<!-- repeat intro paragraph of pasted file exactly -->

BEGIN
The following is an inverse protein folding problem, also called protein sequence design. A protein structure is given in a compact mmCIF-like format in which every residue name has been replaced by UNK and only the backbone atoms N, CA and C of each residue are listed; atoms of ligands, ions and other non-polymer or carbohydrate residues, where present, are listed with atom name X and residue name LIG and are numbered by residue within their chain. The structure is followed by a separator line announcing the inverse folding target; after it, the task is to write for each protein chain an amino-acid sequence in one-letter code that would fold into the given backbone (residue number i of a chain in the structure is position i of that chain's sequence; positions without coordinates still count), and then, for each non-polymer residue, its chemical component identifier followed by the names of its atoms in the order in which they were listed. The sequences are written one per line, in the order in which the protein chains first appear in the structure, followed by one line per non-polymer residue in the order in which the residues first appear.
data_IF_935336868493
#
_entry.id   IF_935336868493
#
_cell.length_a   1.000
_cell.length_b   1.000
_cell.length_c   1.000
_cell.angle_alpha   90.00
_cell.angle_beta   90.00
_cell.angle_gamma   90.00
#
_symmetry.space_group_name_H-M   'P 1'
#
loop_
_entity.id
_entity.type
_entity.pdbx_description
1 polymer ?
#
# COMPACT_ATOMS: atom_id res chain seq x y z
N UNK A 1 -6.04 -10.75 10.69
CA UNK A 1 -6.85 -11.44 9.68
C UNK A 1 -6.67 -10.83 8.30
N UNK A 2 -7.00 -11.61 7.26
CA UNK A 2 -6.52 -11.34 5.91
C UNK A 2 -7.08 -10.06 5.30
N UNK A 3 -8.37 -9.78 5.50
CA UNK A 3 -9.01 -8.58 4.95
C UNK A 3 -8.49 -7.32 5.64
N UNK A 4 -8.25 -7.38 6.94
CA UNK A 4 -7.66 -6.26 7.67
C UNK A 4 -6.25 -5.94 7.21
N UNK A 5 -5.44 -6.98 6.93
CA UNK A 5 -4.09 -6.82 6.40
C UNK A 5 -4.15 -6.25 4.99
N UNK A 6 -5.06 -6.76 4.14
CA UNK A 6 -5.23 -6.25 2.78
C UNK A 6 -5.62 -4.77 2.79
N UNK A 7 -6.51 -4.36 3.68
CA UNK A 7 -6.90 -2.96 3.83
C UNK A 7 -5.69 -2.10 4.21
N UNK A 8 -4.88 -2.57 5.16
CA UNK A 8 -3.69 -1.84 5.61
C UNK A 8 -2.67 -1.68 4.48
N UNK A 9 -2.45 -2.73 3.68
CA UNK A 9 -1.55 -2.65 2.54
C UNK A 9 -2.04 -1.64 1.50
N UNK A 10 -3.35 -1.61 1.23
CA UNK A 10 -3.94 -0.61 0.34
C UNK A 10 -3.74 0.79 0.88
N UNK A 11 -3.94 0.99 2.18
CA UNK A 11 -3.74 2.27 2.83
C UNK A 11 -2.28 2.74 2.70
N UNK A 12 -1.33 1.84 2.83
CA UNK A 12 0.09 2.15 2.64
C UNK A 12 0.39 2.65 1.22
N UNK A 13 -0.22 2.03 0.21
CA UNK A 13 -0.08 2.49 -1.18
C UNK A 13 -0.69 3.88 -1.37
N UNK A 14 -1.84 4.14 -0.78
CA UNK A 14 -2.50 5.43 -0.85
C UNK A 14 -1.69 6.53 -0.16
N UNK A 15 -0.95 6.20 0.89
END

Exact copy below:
The following is an inverse protein folding problem, also called protein sequence design. A protein structure is given in a compact mmCIF-like format in which every residue name has been replaced by UNK and only the backbone atoms N, CA and C of each residue are listed; atoms of ligands, ions and other non-polymer or carbohydrate residues, where present, are listed with atom name X and residue name LIG and are numbered by residue within their chain. The structure is followed by a separator line announcing the inverse folding target; after it, the task is to write for each protein chain an amino-acid sequence in one-letter code that would fold into the given backbone (residue number i of a chain in the structure is position i of that chain's sequence; positions without coordinates still count), and then, for each non-polymer residue, its chemical component identifier followed by the names of its atoms in the order in which they were listed. The sequences are written one per line, in the order in which the protein chains first appear in the structure, followed by one line per non-polymer residue in the order in which the residues first appear.